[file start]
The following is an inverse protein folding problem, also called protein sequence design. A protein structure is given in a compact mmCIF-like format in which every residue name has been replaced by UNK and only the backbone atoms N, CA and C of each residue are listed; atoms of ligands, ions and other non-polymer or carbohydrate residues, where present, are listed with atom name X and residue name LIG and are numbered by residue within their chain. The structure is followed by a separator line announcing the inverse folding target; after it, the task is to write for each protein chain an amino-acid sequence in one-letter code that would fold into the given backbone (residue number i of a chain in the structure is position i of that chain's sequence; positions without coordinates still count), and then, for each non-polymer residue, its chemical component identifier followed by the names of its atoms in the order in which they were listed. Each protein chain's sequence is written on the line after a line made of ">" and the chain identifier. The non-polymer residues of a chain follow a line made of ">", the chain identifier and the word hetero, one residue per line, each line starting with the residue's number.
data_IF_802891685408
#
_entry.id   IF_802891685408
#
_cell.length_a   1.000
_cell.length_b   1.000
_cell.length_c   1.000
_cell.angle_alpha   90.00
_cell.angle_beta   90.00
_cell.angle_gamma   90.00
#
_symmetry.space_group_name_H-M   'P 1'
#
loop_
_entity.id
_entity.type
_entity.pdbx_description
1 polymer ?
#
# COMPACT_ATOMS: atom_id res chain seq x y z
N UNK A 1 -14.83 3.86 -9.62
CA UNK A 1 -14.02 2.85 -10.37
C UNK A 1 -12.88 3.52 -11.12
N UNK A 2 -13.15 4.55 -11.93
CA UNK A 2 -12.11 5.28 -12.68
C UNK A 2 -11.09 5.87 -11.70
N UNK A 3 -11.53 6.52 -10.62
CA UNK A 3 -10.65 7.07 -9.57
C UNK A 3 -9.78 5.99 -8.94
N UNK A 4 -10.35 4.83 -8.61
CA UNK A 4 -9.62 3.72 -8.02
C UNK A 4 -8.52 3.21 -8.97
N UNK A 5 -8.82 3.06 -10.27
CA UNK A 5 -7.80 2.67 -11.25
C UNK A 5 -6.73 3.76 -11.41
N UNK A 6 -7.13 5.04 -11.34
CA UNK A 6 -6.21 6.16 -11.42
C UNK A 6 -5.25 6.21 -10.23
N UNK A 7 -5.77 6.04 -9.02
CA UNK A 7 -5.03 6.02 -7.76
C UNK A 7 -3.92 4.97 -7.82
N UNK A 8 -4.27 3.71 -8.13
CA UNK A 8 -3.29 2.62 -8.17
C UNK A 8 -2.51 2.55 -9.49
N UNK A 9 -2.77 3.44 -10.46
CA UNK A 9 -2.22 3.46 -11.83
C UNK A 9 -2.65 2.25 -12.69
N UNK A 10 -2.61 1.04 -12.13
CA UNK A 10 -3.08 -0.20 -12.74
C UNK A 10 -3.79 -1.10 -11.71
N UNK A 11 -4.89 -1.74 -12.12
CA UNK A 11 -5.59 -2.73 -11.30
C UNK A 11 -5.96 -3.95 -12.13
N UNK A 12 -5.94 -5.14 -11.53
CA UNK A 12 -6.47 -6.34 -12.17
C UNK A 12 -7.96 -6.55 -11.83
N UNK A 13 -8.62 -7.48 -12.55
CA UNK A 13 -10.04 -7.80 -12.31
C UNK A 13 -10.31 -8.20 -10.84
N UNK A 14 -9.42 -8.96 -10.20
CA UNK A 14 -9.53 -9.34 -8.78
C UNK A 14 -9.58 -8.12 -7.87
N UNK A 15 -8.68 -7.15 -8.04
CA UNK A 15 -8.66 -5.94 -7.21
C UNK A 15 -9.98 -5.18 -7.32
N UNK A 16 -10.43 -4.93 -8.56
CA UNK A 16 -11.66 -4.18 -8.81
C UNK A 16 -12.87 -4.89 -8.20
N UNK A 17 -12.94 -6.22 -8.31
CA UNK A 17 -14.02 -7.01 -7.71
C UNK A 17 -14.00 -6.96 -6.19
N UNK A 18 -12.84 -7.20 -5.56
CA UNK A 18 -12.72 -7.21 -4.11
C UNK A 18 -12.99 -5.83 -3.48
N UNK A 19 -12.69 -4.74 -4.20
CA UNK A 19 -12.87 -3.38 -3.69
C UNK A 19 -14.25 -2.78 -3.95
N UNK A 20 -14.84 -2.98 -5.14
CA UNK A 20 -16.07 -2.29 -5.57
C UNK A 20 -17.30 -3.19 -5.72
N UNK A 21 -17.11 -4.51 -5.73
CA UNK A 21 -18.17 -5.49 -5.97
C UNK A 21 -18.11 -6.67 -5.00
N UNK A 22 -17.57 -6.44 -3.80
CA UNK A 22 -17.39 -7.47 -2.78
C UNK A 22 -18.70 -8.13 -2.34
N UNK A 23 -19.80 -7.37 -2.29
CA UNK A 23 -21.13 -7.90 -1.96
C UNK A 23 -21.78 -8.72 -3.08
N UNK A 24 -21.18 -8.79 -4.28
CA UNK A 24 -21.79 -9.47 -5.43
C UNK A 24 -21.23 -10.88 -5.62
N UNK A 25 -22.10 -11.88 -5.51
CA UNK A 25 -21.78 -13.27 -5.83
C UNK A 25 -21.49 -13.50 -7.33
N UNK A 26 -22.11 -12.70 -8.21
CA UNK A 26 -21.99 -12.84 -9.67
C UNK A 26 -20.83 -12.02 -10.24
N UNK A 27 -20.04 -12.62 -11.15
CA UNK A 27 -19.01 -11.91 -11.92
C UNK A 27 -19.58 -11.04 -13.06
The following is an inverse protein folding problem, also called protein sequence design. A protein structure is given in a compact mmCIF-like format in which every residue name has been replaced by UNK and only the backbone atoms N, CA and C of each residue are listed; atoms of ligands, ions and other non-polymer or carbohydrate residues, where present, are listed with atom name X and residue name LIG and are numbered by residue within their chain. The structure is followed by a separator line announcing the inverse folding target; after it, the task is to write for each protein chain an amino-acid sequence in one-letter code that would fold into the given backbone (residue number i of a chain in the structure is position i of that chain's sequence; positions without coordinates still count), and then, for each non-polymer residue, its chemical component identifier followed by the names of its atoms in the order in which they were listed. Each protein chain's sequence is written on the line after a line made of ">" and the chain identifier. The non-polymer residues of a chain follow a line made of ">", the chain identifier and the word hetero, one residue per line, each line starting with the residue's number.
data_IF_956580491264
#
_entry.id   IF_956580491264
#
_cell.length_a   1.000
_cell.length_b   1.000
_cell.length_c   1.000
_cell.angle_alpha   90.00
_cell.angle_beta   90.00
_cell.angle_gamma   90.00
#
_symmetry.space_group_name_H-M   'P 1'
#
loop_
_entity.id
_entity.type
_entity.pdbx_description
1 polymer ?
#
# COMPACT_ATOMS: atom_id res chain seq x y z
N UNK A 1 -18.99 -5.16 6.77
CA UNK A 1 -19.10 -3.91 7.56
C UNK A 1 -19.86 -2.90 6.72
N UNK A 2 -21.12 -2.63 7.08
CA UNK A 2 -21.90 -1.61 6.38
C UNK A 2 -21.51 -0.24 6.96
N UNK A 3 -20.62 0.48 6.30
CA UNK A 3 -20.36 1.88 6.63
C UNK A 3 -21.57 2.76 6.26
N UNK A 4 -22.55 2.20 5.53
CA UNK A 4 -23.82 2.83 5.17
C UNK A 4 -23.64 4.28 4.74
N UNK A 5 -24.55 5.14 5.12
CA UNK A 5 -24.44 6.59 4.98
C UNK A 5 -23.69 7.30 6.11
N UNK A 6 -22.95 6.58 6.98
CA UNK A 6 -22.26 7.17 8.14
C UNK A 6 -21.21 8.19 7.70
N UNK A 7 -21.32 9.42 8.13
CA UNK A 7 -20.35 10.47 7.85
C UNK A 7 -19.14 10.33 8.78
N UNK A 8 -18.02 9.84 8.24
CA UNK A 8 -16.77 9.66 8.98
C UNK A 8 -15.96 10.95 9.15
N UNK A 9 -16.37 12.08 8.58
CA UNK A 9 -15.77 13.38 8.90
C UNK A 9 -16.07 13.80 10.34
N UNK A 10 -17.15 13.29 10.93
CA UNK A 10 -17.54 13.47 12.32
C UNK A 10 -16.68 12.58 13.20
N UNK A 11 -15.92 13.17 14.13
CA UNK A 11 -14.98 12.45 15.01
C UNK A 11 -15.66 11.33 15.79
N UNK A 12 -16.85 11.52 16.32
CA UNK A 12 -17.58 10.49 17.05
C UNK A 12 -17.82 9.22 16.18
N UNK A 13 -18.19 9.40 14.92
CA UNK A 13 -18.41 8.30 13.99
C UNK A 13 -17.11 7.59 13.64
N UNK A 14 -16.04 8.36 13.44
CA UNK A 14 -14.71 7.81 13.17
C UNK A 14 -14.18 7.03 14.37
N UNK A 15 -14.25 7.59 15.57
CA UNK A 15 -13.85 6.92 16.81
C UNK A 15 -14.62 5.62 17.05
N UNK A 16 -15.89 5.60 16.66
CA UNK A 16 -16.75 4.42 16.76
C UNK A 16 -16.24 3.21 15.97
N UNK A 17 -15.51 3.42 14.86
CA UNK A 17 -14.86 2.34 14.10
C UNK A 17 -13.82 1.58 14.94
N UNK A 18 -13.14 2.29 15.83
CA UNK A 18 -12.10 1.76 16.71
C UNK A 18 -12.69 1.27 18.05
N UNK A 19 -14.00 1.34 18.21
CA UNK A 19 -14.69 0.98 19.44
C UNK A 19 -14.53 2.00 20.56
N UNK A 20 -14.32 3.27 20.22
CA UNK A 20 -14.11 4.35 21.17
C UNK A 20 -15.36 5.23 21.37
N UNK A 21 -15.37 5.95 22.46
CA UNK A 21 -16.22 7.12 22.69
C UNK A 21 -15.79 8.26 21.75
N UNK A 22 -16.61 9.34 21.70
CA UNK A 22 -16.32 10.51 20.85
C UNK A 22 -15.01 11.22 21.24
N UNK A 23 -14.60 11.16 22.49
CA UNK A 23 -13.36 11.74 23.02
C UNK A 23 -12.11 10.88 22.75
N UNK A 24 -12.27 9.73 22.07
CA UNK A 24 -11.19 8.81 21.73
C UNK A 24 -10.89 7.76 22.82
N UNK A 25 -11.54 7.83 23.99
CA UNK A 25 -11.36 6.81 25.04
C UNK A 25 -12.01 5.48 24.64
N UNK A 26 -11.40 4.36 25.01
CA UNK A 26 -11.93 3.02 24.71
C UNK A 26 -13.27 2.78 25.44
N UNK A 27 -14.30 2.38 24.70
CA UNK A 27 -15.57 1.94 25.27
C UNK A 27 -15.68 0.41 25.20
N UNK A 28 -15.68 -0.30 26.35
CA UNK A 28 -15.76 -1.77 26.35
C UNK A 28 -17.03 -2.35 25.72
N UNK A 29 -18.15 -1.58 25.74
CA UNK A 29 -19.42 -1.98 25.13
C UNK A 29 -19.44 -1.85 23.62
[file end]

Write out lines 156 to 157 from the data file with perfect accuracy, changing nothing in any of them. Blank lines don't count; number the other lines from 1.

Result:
C UNK A 11 -15.66 11.33 15.79
N UNK A 12 -16.85 11.52 16.32